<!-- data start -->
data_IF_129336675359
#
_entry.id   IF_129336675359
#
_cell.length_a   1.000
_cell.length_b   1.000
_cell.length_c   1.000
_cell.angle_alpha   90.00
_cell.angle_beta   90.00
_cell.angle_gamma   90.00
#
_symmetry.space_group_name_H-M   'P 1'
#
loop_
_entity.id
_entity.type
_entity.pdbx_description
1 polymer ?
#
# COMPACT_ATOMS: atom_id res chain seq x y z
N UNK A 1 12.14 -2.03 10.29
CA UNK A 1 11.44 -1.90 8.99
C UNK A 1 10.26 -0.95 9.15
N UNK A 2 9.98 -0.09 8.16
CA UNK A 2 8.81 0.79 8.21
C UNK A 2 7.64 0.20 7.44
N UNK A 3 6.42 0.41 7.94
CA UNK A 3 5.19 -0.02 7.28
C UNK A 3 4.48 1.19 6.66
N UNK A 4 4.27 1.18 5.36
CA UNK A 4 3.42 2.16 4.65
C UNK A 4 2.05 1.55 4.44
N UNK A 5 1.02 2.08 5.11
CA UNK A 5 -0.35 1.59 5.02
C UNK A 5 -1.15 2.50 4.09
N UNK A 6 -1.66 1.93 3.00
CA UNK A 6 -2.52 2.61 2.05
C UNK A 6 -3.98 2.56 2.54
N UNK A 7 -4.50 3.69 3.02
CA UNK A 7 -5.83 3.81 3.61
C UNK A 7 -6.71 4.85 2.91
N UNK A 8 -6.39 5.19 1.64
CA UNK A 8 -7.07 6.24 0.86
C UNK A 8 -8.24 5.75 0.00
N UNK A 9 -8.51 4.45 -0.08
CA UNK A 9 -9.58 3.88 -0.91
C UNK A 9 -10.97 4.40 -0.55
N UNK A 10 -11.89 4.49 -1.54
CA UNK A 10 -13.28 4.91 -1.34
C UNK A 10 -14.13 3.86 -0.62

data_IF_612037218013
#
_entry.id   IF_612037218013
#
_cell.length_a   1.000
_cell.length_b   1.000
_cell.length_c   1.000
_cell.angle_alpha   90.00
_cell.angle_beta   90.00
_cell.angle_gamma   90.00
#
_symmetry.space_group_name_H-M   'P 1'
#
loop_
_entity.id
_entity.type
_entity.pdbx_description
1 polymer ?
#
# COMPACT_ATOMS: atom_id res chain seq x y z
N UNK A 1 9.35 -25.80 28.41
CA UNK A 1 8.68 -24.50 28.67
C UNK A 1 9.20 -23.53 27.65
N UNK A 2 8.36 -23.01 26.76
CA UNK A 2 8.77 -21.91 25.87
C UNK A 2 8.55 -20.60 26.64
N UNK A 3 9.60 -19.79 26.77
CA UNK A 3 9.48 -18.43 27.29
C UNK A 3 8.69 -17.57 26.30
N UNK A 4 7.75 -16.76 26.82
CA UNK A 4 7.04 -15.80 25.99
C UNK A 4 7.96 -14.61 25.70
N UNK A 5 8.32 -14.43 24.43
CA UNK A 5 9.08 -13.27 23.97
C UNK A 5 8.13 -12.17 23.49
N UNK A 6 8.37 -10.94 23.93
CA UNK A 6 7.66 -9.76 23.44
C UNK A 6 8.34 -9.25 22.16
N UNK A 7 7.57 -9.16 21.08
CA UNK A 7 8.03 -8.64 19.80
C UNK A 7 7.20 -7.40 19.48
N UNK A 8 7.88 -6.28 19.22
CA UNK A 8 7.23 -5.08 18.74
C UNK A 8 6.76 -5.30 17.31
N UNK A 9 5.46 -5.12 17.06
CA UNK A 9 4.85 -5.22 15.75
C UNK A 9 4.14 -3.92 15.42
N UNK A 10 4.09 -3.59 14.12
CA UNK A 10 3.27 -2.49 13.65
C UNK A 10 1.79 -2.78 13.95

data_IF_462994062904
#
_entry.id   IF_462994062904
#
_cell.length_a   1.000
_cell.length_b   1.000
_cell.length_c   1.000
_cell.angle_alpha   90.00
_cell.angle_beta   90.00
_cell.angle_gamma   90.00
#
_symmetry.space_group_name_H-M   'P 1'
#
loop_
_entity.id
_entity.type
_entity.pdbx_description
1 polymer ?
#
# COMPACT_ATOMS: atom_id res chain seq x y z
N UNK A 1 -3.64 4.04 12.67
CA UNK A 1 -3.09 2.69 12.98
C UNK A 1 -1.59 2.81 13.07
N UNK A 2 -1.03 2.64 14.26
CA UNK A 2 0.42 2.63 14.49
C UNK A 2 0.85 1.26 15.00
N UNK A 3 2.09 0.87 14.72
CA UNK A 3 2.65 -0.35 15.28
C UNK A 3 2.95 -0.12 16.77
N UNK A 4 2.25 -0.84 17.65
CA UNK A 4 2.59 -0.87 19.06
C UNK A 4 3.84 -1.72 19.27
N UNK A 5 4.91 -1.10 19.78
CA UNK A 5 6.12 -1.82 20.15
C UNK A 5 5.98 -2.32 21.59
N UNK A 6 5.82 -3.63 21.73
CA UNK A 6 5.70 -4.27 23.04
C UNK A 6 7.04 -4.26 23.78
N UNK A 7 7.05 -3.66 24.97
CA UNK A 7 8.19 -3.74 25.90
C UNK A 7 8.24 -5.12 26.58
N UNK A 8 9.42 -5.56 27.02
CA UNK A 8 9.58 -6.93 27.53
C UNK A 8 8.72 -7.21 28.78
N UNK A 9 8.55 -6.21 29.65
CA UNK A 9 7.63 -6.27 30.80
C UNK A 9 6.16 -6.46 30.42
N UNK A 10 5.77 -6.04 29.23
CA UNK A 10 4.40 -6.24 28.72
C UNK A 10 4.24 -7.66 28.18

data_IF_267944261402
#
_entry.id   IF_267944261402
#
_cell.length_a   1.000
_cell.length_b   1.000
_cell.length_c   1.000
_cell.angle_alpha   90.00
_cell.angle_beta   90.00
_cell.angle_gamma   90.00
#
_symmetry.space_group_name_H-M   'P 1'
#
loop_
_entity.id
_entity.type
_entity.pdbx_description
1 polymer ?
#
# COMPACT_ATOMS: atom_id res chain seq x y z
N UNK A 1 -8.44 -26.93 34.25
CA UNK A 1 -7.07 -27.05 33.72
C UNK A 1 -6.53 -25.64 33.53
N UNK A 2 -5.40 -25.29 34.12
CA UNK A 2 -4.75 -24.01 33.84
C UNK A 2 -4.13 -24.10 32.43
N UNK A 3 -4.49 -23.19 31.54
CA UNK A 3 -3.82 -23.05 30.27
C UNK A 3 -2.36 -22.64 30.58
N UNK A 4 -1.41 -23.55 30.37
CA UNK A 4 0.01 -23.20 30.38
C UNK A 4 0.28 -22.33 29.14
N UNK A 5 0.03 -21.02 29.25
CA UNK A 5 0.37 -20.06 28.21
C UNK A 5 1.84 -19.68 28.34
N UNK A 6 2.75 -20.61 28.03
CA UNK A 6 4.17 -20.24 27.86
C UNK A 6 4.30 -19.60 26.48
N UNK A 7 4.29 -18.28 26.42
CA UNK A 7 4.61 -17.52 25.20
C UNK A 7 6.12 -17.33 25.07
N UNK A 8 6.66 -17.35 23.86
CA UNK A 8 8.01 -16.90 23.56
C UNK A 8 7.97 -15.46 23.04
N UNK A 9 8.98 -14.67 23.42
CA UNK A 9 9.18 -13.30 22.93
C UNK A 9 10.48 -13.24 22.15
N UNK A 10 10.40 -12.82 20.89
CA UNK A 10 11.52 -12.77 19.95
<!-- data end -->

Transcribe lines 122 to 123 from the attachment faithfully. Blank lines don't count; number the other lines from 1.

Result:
CA UNK A 1 -3.09 2.69 12.98
C UNK A 1 -1.59 2.81 13.07